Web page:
Part 4 of a New Guide to the Right-Wing Groups Targeting the Wisconsin Supreme Court
By Lisa Graves and Evan Vorpahl
Eric O’Keefe is redeploying Wisconsin Alliance for Reform (WAR) in the 2023 Wisconsin Supreme Court election. Through WAR, O’Keefe is reportedly spending at least $500,000 attacking Judge Janet Protasiewicz,1 who graduated from Marquette University Law School in 1988 and has been a Milwaukee circuit court judge since 2014. Some of WAR’s attack ads have the same content as those of Wisconsin Manufacturers & Commerce (WMC/hydra),2 a long-time ally of O’Keefe and his agenda.
Zoom in: O’Keefe has a documented history of moving millions in dark money through an array of groups to influence Wisconsin voters, primarily with attack ads that aid right-wing candidates.
- O’Keefe has substantial if not complete control over both WAR, a 501(c)(4), and the Wisconsin Reform Fund (WRF), a 527 group, according to an IRS filing he signed in 2021. In 2022, “Fair Courts America” (fueled by Dick Uihlein) and WRF ran attack ads to help Judge Maria Lazar win an appellate seat.3 She previously defended Gov. Scott Walker’s anti-labor law, Act 10.
- $1.5 million in WAR funding in 2016 came from the WMC/hydra and its secret funder(s). Back in 2012, O’Keefe funneled millions to the WMC/hydra. In the Guardian John Doe II documents4 you can see the $2.5 million in checks O’Keefe’s Wisconsin Club for Growth (Wi CFG) sent to it; it then spent huge sums on ads by Ten Capitol (TC) just before Walker’s recall election.
- Documents show Walker secretly raised millions from right-wing CEOs for Wi CFG to use on ads in the elections, including his own. Spending by that O’Keefe group–which has been functionally superseded by WAR since 2016–was coordinated by RJ Johnson, who told people “we own CFG.” Documents show Johnson later got a $50K commission from TC.5 (A criminal probe on this was challenged by Johnson, O’Keefe, et al. In 2016, the Wisconsin Supreme Court killed the probe after David Prosser and Michael Gableman refused to recuse. (Walker had told Karl Rove that Johnson was key to their elections.))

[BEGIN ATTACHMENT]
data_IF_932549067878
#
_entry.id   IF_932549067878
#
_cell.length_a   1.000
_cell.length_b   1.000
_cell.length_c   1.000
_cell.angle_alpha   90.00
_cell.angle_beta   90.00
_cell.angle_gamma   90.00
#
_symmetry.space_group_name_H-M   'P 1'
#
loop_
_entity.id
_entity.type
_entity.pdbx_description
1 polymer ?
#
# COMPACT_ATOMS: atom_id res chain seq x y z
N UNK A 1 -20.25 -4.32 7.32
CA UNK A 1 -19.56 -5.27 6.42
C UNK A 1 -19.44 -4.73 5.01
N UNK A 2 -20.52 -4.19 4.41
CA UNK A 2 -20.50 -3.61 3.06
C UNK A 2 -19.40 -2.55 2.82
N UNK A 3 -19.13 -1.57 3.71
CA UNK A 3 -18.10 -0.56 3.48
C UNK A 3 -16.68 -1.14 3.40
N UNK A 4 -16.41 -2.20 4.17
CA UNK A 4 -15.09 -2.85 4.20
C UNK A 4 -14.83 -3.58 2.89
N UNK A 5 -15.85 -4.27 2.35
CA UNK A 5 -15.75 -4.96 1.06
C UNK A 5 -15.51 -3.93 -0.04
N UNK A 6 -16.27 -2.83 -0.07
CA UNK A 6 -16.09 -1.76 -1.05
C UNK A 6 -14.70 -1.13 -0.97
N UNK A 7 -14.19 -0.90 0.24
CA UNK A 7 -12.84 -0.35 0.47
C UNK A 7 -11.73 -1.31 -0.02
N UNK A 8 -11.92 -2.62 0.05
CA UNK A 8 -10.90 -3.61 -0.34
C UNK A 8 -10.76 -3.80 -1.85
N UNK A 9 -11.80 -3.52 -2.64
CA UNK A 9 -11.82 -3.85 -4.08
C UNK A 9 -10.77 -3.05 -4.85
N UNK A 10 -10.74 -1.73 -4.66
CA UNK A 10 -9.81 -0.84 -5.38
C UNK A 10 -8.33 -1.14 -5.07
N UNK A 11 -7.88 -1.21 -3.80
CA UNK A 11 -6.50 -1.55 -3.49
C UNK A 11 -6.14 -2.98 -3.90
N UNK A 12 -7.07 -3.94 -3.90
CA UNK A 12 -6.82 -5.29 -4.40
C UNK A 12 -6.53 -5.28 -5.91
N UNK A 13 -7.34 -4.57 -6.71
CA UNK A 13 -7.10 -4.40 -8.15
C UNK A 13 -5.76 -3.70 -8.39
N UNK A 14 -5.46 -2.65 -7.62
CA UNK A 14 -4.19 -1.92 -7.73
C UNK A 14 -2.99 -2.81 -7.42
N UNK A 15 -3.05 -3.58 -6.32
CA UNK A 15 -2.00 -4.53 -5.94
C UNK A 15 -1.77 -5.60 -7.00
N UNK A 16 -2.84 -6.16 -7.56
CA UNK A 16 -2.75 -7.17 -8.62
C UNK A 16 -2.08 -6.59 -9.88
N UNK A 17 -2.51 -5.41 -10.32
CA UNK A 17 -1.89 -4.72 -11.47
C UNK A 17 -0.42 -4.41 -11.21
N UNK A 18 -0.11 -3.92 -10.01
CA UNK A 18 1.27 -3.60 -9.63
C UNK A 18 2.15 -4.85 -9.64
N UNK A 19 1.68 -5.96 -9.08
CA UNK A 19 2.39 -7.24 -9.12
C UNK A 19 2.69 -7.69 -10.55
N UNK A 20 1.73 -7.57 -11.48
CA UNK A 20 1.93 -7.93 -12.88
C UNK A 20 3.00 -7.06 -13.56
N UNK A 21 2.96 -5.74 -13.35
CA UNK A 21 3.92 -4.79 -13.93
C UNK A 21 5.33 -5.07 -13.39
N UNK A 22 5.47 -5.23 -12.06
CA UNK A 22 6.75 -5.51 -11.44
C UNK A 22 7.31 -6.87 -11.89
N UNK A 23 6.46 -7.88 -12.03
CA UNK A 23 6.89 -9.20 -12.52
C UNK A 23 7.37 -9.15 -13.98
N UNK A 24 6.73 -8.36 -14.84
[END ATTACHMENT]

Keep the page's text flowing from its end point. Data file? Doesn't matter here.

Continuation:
- WAR’s spending in 2016 and 2018 was also subsidized by a special interest group whose biggest funder then was a conduit for anti-choice/anti-gay/anti-regulation operatives. In 2016, WAR spent more than $2.6 million to retain Walker appointee Rebecca Bradley on the Wisconsin Supreme Court.6 Bradley won. She had made numerous homophobic statements at Marquette and had been the President of the Milwaukee Chapter of the Federalist Society, when Leonard Leo was the Executive VP of the Federalist Society; he now co-chairs its board.
- More than $1.3 million of WAR’s 2016 cash came from the Judicial Crisis Network (JCN), a core part of Leo’s efforts to reshape American courts and law to be hostile to reproductive rights, gay marriage, and corporate regulation. In 2017-2018, JCN gave WAR $255K and then WAR spent $125K7 on ads to help anti-choice activist Michael Screnock, a Walker-appointed judge, in his race against Judge Rebecca Dallett. He lost.
- The true original source of JCN’s funding is secret but its biggest funder then was a conduit, Wellspring Committee, managed by anti-choice/anti-gay operatives central to Leo’s court capture operation. Leo now controls a billion-dollar trust fund via Chicago industrialist Barre Seid, to whom Leo is deeply tied. For years, Seid has tried to secretly aid anti-choice candidates, Supreme Court briefs by electeds, climate denial, and more.
- Wellspring also gave $400K to O’Keefe’s Wi CFG in the same year Wi CFG directly spent $500K on attack ads to help Prosser stay on the state Supreme Court.
- Documents also show O’Keefe and Johnson were conferring with Leo expressly about securing $200K and how to spend it to help Prosser win that 2011 race.
- Documents also show O’Keefe’s WiCFG passed a staggering $4,620,000 in 2011 to a front group called “Citizens for a Strong America” (CSA), which Johnson was using to manage ads to aid Prosser’s reelection and to try to thwart the recall of Walker and others.8 CSA had no real office address or phone number, and was helmed by John Connors, a recent college graduate who had worked for O’Keefe’s Sam Adams Alliance and Franklin Center before taking a job with Koch’s state arm of Americans for Prosperity.